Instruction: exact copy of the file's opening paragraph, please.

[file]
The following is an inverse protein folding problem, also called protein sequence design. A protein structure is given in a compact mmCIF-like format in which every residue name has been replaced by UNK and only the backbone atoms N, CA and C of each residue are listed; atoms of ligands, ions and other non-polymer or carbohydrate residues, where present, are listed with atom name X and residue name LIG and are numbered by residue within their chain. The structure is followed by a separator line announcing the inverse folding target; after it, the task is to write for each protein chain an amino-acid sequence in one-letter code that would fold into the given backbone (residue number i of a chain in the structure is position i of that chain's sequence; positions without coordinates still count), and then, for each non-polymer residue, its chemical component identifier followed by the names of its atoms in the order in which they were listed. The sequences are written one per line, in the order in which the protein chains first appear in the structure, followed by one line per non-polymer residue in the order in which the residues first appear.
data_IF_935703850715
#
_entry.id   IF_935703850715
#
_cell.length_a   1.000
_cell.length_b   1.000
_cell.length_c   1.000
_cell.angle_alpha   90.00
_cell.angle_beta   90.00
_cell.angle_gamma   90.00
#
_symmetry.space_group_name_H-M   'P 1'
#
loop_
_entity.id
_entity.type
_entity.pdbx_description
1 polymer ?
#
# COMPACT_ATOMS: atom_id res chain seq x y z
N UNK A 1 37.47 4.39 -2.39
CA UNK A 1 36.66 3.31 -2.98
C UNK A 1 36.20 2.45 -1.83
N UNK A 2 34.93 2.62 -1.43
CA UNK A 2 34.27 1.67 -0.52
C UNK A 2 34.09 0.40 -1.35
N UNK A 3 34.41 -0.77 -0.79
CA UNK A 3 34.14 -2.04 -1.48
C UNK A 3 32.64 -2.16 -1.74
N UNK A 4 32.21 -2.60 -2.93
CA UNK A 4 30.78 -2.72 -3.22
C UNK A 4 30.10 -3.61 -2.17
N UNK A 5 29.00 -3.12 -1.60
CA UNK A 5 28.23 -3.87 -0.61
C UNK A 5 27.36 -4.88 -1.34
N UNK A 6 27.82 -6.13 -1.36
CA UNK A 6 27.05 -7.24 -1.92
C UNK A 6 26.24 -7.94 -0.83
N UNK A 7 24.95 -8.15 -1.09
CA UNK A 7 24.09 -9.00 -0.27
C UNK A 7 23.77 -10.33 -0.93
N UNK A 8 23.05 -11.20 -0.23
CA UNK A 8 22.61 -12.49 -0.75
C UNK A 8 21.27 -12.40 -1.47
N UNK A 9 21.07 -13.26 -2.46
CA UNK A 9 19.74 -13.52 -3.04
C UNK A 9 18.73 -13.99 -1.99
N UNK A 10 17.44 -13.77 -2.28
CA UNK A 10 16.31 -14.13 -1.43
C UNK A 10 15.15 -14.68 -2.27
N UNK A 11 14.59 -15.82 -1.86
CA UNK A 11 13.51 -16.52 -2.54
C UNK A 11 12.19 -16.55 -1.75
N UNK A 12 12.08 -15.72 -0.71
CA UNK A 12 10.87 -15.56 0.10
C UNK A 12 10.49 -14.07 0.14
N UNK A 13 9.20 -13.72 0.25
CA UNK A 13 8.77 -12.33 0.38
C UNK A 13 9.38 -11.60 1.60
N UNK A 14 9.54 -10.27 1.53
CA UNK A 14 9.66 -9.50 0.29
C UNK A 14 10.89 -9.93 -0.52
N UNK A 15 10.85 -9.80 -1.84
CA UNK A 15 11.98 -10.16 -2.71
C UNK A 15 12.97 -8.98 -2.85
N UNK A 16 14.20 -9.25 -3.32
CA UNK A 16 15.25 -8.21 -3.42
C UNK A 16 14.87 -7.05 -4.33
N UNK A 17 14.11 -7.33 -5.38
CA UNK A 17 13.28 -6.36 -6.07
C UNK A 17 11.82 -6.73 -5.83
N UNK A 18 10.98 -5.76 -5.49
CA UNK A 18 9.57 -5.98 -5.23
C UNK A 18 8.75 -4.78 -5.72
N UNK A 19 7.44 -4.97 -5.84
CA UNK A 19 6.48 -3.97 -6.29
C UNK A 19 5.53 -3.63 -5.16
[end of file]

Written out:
The following is an inverse protein folding problem, also called protein sequence design. A protein structure is given in a compact mmCIF-like format in which every residue name has been replaced by UNK and only the backbone atoms N, CA and C of each residue are listed; atoms of ligands, ions and other non-polymer or carbohydrate residues, where present, are listed with atom name X and residue name LIG and are numbered by residue within their chain. The structure is followed by a separator line announcing the inverse folding target; after it, the task is to write for each protein chain an amino-acid sequence in one-letter code that would fold into the given backbone (residue number i of a chain in the structure is position i of that chain's sequence; positions without coordinates still count), and then, for each non-polymer residue, its chemical component identifier followed by the names of its atoms in the order in which they were listed. The sequences are written one per line, in the order in which the protein chains first appear in the structure, followed by one line per non-polymer residue in the order in which the residues first appear.